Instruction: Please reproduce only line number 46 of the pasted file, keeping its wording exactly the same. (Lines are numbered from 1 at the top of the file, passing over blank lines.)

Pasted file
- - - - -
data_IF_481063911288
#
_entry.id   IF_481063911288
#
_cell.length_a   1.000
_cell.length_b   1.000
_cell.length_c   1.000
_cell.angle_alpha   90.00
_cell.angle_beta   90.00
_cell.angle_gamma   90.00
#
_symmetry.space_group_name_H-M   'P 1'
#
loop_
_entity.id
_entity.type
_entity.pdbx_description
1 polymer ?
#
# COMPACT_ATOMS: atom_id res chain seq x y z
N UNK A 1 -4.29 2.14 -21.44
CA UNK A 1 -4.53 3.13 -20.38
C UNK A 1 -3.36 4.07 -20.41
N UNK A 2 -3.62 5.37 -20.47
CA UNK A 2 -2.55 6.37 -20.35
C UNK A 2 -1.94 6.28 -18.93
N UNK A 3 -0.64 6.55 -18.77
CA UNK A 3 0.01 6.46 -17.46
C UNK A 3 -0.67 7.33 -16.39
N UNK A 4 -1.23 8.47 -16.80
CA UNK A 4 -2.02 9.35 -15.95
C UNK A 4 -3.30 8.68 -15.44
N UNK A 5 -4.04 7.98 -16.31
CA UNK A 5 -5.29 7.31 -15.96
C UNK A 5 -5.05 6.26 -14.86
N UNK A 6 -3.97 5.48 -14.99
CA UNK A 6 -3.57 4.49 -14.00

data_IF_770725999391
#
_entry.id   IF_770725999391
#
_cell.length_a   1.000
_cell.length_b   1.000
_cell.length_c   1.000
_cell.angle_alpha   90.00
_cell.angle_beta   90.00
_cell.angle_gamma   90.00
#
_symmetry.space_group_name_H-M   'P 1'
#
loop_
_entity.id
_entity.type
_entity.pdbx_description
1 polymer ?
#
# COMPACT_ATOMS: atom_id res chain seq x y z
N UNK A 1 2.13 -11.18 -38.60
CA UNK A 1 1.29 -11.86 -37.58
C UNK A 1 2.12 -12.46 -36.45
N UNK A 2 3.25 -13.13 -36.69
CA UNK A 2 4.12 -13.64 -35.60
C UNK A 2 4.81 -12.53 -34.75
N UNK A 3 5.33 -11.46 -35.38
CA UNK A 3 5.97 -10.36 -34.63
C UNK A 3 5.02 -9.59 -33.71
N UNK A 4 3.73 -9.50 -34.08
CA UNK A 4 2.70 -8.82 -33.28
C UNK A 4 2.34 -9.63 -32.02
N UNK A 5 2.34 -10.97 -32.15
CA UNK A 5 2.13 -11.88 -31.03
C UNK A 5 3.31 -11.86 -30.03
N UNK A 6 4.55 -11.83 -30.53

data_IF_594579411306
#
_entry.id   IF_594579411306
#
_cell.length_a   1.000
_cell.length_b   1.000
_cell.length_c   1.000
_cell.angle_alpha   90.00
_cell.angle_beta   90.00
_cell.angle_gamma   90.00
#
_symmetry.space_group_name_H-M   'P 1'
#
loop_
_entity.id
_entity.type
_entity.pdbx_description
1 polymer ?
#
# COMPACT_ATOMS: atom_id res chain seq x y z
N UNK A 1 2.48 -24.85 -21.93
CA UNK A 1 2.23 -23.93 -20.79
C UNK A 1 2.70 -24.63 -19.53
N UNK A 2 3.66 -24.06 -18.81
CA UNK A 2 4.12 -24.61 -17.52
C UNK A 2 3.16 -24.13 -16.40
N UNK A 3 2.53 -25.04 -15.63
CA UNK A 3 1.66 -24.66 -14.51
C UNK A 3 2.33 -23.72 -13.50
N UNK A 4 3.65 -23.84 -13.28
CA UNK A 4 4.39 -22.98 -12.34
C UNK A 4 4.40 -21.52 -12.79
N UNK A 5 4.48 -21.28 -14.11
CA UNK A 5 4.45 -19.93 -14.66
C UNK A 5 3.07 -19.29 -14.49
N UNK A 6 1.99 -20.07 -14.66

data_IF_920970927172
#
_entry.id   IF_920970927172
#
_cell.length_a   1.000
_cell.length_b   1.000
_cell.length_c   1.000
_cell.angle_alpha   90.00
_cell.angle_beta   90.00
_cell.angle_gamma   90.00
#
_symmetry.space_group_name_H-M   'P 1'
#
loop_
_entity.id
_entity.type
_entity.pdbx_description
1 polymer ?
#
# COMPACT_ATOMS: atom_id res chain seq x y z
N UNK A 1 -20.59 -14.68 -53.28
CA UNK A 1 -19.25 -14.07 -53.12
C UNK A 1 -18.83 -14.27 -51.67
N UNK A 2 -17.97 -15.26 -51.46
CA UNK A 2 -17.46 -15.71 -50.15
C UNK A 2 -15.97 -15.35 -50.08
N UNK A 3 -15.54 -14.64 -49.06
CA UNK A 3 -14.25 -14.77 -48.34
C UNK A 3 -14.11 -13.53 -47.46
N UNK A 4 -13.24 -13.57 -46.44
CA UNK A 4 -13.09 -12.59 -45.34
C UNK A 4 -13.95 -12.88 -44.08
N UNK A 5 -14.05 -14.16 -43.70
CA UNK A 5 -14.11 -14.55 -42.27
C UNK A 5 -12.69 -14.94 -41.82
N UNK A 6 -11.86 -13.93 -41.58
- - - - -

_cell.angle_beta   90.00